WordPress vs. Drupal: [QUIZ] Which is the Best CMS for Your Non-Profit?
A Comparison of the Two Most Popular Free Content Management Systems
The WordPress vs Drupal content management system (CMS) question is one that most non-profit communication departments face at some point. To determine whether Drupal or WordPress is the best content management system for your non-profit organization, you first have to identify what your organizational needs are and what resources you have available to develop and manage the CMS.
An Overview: What are WordPress and Drupal? Which is the more popular CMS?
WordPress and Drupal are open source (which means that the source code is free and available to all to review and manipulate) content management systems that allow multiple webmasters to manage and edit content on websites — usually without a lot of technical experience or coding knowledge. Both are built on the MySQL database management system and coded mostly in PHP.
WordPress was first launched in 2003 to fill a need in the market for an sophisticated personal blog publishing system with an easy-to-use information architecture and interface. Drupal first became open source in 2001 and started as a message board. Both of these systems are supported by a massive developer community that keeps its core and add-on functionality updated consistently.
Since WordPress is more commonly used worldwide, it offers a number of advantages just based on the community size: more plugins/modules, more themes, faster community support, and far more experienced contractors and agencies available to manage or build custom functionality for the site.
WordPress vs Drupal: Customization with Themes
Since WordPress is a lot more popular than Drupal in terms of usage, there are almost double the amount of themes and free templates available. This means you have a lot more options if you can’t afford an agency budget. As of this writing, there were just over 4,000 themes in the WordPress repository and more than 2,000 for Drupal.
WordPress vs Drupal: Adding Functionality with Plugins & Modules
Credited to the more than 100 million downloads of the WordPress CMS, the development community is much larger and therefore also offers a lot more free plugins. As of this writing, just over 46,000 plugins are available for WordPress (with well over 1 billion downloads) versus 34,000 modules for Drupal. WordPress provides access to its full repository of plugins within the backend interface, significantly reducing time to install free add-on functionality.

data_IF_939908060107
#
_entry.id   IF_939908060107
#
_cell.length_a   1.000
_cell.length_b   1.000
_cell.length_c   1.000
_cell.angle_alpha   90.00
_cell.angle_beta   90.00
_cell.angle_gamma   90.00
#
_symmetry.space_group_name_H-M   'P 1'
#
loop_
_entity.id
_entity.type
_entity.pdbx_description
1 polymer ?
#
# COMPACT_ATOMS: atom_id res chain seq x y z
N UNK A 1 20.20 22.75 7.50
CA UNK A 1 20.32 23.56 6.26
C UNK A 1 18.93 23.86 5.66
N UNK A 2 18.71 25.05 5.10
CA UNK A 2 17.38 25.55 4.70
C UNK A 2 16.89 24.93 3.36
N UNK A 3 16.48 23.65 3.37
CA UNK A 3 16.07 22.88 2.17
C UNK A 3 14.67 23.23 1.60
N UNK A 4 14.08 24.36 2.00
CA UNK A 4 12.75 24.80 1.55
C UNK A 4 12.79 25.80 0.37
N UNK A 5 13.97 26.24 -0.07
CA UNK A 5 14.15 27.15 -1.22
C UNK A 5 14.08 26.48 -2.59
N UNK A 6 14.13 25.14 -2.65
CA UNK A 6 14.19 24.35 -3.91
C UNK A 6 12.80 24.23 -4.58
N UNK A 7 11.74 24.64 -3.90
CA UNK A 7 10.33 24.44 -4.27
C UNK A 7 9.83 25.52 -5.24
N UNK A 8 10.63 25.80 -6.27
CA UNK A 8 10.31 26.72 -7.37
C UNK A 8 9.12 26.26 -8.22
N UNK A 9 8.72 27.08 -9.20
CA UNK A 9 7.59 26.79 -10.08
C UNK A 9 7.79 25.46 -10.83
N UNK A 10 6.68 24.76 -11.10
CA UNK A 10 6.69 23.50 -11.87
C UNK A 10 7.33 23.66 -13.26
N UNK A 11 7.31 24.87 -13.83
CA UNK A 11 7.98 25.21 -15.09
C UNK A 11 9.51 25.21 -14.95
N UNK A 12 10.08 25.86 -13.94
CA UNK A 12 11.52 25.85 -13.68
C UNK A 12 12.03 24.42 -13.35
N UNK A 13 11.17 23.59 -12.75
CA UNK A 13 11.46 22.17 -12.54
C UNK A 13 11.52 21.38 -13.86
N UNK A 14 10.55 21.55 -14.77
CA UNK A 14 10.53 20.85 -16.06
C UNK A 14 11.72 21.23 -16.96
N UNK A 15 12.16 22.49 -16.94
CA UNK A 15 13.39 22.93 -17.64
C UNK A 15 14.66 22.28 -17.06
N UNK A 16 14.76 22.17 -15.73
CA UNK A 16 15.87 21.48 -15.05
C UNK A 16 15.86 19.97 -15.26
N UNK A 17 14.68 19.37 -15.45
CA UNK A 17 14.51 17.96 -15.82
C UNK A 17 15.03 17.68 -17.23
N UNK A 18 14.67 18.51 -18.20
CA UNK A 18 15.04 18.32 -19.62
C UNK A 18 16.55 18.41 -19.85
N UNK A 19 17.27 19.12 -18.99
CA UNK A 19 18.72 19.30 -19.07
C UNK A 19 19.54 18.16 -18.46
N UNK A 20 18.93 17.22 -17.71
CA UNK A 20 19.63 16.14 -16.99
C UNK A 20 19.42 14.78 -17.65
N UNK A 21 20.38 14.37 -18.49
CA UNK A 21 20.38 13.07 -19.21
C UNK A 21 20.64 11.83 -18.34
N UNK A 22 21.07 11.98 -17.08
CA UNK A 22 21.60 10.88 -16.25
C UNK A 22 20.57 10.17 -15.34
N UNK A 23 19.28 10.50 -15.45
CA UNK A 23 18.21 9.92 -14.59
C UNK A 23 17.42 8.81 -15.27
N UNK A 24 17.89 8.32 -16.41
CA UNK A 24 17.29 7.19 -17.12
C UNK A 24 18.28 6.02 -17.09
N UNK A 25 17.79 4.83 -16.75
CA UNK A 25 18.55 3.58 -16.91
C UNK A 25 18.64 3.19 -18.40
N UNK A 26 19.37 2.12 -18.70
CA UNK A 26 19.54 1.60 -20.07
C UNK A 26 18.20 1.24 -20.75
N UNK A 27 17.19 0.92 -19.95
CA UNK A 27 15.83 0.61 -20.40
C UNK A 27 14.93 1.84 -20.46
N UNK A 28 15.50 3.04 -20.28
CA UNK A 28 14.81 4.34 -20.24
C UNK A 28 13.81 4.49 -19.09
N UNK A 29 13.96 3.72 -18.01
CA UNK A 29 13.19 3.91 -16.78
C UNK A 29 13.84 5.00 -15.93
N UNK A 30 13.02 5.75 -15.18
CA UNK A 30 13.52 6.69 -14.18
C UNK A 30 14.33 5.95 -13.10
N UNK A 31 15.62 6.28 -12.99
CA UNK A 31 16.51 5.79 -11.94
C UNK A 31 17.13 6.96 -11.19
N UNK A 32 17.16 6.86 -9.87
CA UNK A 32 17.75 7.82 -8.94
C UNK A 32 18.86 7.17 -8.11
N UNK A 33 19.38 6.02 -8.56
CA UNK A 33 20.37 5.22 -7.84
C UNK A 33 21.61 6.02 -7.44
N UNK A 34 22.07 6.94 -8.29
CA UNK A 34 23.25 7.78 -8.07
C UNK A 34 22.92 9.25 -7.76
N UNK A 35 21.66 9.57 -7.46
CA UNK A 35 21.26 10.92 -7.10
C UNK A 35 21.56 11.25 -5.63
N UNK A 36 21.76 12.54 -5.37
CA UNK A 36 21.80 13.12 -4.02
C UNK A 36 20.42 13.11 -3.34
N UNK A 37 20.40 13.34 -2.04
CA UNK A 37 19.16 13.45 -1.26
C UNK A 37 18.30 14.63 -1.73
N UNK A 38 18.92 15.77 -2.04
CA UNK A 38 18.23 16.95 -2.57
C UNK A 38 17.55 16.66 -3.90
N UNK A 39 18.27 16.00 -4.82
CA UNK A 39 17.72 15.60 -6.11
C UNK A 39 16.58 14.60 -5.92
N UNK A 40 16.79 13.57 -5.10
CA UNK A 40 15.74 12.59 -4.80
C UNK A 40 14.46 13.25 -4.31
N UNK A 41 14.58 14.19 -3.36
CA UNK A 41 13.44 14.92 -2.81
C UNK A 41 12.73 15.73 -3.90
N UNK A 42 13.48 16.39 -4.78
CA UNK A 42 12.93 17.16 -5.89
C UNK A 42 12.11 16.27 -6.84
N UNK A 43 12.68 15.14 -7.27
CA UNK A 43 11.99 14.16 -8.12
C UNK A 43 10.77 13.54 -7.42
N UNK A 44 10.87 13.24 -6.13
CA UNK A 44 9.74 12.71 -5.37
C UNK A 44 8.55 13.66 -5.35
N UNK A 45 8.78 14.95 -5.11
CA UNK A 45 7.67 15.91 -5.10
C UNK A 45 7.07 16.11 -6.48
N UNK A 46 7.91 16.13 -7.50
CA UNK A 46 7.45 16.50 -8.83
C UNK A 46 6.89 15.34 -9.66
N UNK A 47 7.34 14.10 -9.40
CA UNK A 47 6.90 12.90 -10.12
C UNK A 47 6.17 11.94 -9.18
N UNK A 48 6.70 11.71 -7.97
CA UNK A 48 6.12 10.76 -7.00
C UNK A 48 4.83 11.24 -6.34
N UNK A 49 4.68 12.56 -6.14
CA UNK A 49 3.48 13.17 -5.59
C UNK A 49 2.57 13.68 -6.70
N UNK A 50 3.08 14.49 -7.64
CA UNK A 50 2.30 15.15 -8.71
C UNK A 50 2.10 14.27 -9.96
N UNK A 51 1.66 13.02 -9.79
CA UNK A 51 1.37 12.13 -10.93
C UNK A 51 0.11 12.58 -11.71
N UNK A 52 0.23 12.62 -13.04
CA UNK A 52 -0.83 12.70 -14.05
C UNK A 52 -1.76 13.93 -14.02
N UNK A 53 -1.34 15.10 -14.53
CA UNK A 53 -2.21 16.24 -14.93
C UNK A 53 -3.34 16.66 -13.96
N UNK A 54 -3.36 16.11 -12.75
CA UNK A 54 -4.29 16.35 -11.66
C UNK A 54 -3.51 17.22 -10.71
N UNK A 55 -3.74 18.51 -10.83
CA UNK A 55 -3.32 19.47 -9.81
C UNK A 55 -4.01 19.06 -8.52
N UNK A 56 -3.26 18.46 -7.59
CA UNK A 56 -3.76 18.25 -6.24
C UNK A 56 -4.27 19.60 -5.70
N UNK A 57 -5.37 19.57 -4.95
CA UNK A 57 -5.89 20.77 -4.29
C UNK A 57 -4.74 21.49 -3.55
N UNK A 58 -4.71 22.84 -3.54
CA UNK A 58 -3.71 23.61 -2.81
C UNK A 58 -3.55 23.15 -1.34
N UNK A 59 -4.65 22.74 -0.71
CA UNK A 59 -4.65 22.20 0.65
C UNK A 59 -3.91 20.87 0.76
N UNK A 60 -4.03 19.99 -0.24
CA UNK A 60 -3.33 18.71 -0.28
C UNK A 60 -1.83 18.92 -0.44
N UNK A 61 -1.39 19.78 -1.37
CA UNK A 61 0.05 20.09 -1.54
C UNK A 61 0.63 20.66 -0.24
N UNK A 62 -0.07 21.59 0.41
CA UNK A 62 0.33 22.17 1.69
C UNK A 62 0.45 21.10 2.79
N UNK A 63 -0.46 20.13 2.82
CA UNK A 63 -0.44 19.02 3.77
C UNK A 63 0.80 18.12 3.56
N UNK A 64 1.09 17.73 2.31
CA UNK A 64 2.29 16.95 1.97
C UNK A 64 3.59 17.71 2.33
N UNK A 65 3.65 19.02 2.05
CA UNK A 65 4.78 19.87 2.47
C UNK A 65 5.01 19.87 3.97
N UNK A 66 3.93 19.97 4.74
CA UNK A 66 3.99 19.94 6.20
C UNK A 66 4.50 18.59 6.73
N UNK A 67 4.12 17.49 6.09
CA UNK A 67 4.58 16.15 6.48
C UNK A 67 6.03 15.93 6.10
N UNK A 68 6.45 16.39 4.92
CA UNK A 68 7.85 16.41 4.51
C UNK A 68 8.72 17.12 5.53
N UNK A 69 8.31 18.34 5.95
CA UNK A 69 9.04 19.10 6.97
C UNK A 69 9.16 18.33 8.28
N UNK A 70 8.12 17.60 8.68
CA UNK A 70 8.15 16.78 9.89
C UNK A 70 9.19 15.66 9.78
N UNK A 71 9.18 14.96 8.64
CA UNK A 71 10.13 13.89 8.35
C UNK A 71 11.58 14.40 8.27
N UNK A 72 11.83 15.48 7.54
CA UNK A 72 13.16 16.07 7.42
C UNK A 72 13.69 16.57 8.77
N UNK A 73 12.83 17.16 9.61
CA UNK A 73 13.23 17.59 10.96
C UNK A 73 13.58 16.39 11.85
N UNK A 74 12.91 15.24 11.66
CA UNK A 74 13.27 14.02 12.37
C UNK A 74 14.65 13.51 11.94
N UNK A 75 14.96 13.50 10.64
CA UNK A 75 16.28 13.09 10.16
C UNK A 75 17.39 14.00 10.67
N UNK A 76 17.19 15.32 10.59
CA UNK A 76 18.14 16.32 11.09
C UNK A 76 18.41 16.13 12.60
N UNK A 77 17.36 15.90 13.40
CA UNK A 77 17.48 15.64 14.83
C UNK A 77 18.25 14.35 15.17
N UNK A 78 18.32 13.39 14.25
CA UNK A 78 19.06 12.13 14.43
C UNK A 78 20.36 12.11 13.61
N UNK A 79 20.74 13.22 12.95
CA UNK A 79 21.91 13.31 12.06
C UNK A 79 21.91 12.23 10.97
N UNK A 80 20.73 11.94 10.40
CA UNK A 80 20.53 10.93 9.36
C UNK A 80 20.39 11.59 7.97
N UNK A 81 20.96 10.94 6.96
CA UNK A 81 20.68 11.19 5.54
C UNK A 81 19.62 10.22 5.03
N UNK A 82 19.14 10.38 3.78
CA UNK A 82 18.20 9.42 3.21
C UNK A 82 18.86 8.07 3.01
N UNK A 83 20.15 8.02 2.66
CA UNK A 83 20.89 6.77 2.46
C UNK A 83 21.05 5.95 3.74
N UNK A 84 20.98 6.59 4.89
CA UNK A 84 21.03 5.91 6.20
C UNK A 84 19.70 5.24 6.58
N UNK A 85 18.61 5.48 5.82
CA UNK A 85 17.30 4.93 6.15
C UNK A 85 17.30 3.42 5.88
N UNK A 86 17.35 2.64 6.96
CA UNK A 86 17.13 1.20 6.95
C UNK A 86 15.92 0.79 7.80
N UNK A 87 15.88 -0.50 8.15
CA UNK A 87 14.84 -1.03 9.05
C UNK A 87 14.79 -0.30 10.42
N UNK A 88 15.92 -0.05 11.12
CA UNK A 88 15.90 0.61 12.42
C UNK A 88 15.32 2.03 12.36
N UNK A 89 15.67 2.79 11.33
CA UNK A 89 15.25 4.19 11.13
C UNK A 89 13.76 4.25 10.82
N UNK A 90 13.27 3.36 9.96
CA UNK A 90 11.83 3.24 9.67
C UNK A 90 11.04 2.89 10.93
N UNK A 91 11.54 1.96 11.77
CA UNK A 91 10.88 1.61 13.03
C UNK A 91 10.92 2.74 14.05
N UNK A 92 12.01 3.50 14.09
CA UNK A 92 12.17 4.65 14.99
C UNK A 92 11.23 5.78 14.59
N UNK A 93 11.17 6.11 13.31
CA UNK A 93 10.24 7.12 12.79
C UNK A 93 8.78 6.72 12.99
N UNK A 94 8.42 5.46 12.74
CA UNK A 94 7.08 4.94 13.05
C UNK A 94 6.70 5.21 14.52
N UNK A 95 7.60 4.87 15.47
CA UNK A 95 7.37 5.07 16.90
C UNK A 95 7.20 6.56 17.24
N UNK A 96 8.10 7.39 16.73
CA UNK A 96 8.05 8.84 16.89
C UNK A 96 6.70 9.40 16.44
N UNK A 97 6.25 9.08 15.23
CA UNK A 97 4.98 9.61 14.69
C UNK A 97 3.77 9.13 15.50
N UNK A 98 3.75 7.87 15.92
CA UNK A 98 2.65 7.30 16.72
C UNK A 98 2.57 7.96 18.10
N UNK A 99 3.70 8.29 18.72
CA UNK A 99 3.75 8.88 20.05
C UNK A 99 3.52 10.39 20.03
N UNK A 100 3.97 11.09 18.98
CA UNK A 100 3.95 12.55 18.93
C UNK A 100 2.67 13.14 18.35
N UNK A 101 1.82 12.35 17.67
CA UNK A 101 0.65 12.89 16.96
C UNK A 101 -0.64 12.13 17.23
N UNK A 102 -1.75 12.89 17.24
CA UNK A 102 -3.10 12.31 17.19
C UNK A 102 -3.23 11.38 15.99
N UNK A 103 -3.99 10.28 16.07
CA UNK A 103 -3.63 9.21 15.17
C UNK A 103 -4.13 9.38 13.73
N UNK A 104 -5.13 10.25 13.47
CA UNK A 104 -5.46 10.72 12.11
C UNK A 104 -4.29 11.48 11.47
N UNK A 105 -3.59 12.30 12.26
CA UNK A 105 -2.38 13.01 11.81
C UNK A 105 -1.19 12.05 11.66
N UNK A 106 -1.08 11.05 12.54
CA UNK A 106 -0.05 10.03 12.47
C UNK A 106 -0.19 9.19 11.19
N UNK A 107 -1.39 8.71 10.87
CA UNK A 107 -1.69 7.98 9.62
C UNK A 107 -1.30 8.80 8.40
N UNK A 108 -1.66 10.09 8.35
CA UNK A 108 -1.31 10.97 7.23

Drupal excels in the out-of-box flexibility offered in functionality. Drupal has out-of-the-box integration of public/private memberships and limited user-generated content options. Specifically, if you require enhanced roles/permissions, if you want to dynamically display and sort content, and if you need to display a large variety of content types and have the data from that content available for sorting/display.
Users will often find that Drupal’s functionality add-ons — modules — are often forgotten and not updated. This is a strong downside for the non-technical user or project manager that is tasked with keeping the system and website upgraded. Drupal’s modules use a wide variety of syntax and poor HTML output, which sometimes requires editing the module’s code itself to add customizations. The result is a module that can’t easily be upgraded. Most larger enterprise sites powered by Drupal are using custom-developed modules (not ones from the open source community) to achieve the custom functionality and desired HTML output.
WordPress vs Drupal: Ease-of-Use & Long-Term Maintenance
In my opinion, the primary purpose of using a CMS is to allow users to at the very least make minor updates without the help of a developer or agency. Every non-coder on your staff can speedily learn WordPress in a day or less. A non-technical user will have a very difficult (if not impossible) time learning how to manage content in Drupal without significant training or written instruction.
WordPress has a more intuitive back-end user interface, so there is a much shorter learning curve — in comparison to Drupal or even Joomla. One key difference in my experience with both content management systems is the ability to search media libraries in WordPress — this feature is noticeably unavailable in the Drupal core install.
Even after getting a solid grasp on the content editing interface in Drupal, it often takes a longer time to add content from another source (for example, copying post content from an email or Word document), because the WYSIWYG editor in Drupal often adds unwanted tags and classes. Many content managers will find themselves editing content exclusively in source code mode to avoid this — further cementing the fact that coding experience is necessary at the most basic end user level for Drupal.
Drupal, then again, is a more robust CMS. Drupal has more content types out-of-the-box, but it takes an extraordinary amount of time to get it up and working as desired. The time that it takes to train staff on how to use Drupal, they could be well on their way creating and editing content in WordPress.
Drupal has a lot of built-in functionality out of the box that makes its back end user interface a lot bulkier. Interfaces are clunky and often offer just too many options for a content manager to quickly make updates to content. Those complexities continue into the design and development phases of the process. It is relatively easy and fast to get a complex Drupal site up and running using the themes and modules — but it’s the fine tuning of the themes and module functionality that causes a headache for the non-technical user or the organization with limited technical or financial resources.